CBD may also enhance uptake of cytotoxic drugs into malignant cells. Activation of the transient receptor potential vanilloid type 2 (TRPV2) has been shown to inhibit proliferation of human glioblastoma multiforme cells and overcome resistance to the chemotherapy agent carmustine.  One study showed that coadministration of THC and CBD over single-agent usage had greater antiproliferative activity in an in vitro study with multiple human glioblastoma multiforme cell lines. In an in vitro model, CBD increased TRPV2 activation and increased uptake of cytotoxic drugs, leading to apoptosis of glioma cells without affecting normal human astrocytes. This suggests that coadministration of CBD with cytotoxic agents may increase drug uptake and potentiate cell death in human glioma cells. Also, CBD together with THC may enhance the antitumor activity of classic chemotherapeutic drugs such as temozolomide in some mouse models of cancer.[13,33] A meta-analysis of 34 in vitro and in vivo studies of cannabinoids in glioma reported that all but one study confirmed that cannabinoids selectively kill tumor cells.
Dehulled (i.e. hulled) hemp seed is a very recent phenomenon, first produced in quantity in Europe. Hemp seeds have been used as food since ancient times, but generally the whole seed, including the hull, was eaten. Hemp seed was a grain used in ancient China, although there has been only minor direct use of hemp seed as food by humans. In the past, hemp seed has generally been a food of the lower classes, or a famine food. Peanut-butter type preparations have been produced from hemp seed in Europe for centuries, but were rather gritty since technology for removing the hulls was rudimentary. Modern seed dehulling using mechanical separation produces a smooth, white, gritless hemp seed meal that needs no additional treatment before it is consumed. It is important to understand, therefore, that the quality of modern hemp seed for human consumption far exceeds anything produced historically. This seed meal should be distinguished from the protein-rich, oil-poor seed cake remaining after oil has been expressed, that is used for livestock feed. The seed cake is also referred to as “seed meal,” and has proven to be excellent for animals (Mustafa et al. 1999).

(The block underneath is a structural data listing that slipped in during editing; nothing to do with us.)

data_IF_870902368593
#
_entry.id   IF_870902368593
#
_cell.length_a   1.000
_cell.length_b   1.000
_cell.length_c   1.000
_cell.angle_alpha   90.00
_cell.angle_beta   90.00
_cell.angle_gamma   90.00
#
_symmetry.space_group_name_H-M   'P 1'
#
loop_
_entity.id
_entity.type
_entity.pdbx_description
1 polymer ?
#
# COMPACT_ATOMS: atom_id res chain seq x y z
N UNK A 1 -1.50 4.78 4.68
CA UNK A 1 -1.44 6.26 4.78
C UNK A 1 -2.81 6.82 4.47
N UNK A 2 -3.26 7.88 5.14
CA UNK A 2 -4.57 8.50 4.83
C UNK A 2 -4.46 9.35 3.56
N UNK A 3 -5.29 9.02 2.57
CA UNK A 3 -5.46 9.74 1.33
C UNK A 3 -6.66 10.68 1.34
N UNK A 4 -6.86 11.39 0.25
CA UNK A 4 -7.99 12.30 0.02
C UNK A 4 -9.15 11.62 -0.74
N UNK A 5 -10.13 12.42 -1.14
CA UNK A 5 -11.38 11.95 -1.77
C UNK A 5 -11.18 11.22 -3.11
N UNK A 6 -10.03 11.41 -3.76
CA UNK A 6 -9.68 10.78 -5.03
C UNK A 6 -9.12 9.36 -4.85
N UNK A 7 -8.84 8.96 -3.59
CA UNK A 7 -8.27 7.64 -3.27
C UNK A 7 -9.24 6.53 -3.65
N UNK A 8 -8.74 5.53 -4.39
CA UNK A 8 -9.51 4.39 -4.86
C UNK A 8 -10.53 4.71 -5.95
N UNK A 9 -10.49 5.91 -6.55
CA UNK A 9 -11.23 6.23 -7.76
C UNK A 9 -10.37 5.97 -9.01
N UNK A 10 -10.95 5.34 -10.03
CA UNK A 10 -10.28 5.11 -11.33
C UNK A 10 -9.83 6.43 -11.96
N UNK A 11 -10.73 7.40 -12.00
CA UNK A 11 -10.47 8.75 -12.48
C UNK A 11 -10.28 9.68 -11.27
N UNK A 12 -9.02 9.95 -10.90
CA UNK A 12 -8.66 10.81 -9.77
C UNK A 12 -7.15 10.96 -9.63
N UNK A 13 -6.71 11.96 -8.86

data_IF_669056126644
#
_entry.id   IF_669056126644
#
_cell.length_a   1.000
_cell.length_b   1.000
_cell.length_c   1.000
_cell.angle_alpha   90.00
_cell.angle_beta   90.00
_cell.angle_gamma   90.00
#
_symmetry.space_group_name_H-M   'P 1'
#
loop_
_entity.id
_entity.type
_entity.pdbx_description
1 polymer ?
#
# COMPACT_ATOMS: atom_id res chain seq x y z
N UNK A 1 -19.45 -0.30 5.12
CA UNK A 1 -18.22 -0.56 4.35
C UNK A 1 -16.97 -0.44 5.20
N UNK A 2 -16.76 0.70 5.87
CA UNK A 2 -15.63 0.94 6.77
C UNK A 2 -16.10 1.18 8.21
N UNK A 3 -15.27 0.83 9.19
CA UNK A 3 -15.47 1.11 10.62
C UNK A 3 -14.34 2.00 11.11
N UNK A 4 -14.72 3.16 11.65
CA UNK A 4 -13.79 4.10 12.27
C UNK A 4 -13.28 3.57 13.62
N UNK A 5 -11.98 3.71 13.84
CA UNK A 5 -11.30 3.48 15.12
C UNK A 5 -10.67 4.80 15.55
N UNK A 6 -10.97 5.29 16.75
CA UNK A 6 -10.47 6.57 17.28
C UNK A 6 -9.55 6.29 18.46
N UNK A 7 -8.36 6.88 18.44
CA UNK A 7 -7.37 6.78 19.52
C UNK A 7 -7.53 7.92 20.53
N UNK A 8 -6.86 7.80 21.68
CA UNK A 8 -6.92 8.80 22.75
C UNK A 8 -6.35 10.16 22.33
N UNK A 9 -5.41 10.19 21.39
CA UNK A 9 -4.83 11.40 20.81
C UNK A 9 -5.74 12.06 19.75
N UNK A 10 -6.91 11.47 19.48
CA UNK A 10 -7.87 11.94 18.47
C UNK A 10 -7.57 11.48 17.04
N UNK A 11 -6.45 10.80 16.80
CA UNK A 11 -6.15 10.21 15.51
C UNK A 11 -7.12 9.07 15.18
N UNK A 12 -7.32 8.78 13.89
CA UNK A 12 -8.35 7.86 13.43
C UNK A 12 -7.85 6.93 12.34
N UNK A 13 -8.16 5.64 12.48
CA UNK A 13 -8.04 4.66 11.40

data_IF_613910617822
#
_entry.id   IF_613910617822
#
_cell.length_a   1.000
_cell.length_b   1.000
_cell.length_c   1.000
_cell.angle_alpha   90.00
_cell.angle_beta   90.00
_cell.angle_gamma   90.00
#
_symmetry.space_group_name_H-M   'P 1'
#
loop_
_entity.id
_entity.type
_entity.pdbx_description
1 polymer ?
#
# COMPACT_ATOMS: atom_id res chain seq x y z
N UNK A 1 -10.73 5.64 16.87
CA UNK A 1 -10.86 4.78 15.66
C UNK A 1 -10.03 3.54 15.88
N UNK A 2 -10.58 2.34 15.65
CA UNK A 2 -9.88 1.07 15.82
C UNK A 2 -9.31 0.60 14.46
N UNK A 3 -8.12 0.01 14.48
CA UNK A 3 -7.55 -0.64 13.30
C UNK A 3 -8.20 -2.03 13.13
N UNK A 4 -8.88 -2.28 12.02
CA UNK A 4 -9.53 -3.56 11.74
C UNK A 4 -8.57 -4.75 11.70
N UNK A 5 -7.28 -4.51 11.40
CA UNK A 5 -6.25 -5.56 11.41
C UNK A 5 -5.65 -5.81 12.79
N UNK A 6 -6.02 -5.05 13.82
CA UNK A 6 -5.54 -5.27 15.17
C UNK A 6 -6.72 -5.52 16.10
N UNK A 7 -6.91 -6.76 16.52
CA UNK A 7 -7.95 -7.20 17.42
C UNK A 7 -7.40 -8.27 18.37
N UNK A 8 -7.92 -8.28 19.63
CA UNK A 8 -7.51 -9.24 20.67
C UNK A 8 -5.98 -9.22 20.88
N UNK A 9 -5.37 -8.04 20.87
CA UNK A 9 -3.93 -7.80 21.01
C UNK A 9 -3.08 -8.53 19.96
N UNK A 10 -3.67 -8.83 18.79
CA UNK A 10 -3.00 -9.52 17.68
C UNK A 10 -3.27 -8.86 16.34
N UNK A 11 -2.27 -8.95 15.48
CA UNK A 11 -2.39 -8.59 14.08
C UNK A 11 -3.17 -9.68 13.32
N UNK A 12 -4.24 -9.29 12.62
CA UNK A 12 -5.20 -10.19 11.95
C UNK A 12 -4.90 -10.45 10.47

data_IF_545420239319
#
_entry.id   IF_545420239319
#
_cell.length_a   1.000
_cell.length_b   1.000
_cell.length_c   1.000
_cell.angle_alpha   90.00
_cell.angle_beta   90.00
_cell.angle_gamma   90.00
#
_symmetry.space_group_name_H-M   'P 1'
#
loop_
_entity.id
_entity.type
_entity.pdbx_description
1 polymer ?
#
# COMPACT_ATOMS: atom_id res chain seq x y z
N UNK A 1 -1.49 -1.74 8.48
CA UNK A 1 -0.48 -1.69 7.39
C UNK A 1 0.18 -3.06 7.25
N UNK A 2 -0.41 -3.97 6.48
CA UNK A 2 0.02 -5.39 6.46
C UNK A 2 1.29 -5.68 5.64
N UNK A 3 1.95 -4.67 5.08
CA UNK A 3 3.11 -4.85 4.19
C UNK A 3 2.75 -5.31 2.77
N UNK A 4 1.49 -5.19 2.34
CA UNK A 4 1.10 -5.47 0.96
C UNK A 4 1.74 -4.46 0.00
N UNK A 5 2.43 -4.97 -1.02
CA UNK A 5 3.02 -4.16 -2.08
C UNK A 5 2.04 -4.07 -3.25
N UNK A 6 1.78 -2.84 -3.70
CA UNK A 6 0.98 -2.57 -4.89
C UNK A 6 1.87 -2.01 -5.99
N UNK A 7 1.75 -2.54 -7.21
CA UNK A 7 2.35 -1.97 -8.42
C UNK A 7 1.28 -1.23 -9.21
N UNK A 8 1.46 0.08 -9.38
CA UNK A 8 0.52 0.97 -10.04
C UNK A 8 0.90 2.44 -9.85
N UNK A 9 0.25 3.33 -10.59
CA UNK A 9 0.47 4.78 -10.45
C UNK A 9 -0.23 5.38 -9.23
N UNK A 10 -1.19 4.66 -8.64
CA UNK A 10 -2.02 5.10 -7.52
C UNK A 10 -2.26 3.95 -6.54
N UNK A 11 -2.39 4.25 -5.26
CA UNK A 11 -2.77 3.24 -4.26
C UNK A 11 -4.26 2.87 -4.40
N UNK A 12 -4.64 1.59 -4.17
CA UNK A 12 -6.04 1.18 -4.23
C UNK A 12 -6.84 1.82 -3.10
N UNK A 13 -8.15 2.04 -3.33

As marijuana is legalized in more and more states, the wellness world has whipped itself into a frenzy over a non-intoxicating cannabis derivative called cannabidiol. CBD products can be found on the internet and in health-food stores, wellness catalogs and even bookstores. (A bookstore in downtown Boulder, Colorado, displays a case of CBD products between the cash register and the stacks of new releases.) Celebrities like Gwyneth Paltrow, disgraced cyclist1 Floyd Landis and former Denver Broncos quarterback Jake Plummer are all touting CBD products, and according to Bon Appétit, CBD-infused lattes have become “the wellness world’s new favorite drink.”